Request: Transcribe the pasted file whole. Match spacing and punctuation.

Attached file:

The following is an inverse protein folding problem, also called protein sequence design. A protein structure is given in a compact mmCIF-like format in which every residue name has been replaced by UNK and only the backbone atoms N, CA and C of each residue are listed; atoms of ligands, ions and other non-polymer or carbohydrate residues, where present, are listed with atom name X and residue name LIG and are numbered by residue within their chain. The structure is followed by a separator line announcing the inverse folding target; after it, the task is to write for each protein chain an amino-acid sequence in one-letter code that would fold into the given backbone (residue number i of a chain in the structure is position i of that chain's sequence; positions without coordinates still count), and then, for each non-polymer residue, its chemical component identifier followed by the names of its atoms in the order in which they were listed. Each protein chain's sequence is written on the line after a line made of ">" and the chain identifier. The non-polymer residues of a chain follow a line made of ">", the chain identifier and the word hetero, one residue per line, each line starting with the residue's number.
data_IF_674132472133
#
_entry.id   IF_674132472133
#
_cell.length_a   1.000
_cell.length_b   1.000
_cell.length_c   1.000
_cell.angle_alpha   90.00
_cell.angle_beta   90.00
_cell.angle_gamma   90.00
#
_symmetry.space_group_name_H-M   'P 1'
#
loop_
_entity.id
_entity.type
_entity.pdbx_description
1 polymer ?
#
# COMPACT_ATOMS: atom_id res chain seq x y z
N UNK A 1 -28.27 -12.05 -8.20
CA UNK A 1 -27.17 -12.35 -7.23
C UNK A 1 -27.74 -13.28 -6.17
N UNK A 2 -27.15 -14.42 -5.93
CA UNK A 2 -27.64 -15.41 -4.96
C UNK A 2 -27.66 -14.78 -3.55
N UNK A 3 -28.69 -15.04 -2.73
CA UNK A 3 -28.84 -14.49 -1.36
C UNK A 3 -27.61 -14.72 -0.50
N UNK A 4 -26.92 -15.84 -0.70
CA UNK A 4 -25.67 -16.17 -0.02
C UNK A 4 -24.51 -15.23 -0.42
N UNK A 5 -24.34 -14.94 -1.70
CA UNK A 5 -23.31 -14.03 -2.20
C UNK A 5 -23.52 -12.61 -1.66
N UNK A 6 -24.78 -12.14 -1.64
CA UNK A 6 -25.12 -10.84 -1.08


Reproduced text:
The following is an inverse protein folding problem, also called protein sequence design. A protein structure is given in a compact mmCIF-like format in which every residue name has been replaced by UNK and only the backbone atoms N, CA and C of each residue are listed; atoms of ligands, ions and other non-polymer or carbohydrate residues, where present, are listed with atom name X and residue name LIG and are numbered by residue within their chain. The structure is followed by a separator line announcing the inverse folding target; after it, the task is to write for each protein chain an amino-acid sequence in one-letter code that would fold into the given backbone (residue number i of a chain in the structure is position i of that chain's sequence; positions without coordinates still count), and then, for each non-polymer residue, its chemical component identifier followed by the names of its atoms in the order in which they were listed. Each protein chain's sequence is written on the line after a line made of ">" and the chain identifier. The non-polymer residues of a chain follow a line made of ">", the chain identifier and the word hetero, one residue per line, each line starting with the residue's number.
data_IF_674132472133
#
_entry.id   IF_674132472133
#
_cell.length_a   1.000
_cell.length_b   1.000
_cell.length_c   1.000
_cell.angle_alpha   90.00
_cell.angle_beta   90.00
_cell.angle_gamma   90.00
#
_symmetry.space_group_name_H-M   'P 1'
#
loop_
_entity.id
_entity.type
_entity.pdbx_description
1 polymer ?
#
# COMPACT_ATOMS: atom_id res chain seq x y z
N UNK A 1 -28.27 -12.05 -8.20
CA UNK A 1 -27.17 -12.35 -7.23
C UNK A 1 -27.74 -13.28 -6.17
N UNK A 2 -27.15 -14.42 -5.93
CA UNK A 2 -27.64 -15.41 -4.96
C UNK A 2 -27.66 -14.78 -3.55
N UNK A 3 -28.69 -15.04 -2.73
CA UNK A 3 -28.84 -14.49 -1.36
C UNK A 3 -27.61 -14.72 -0.50
N UNK A 4 -26.92 -15.84 -0.70
CA UNK A 4 -25.67 -16.17 -0.02
C UNK A 4 -24.51 -15.23 -0.42
N UNK A 5 -24.34 -14.94 -1.70
CA UNK A 5 -23.31 -14.03 -2.20
C UNK A 5 -23.52 -12.61 -1.66
N UNK A 6 -24.78 -12.14 -1.64
CA UNK A 6 -25.12 -10.84 -1.08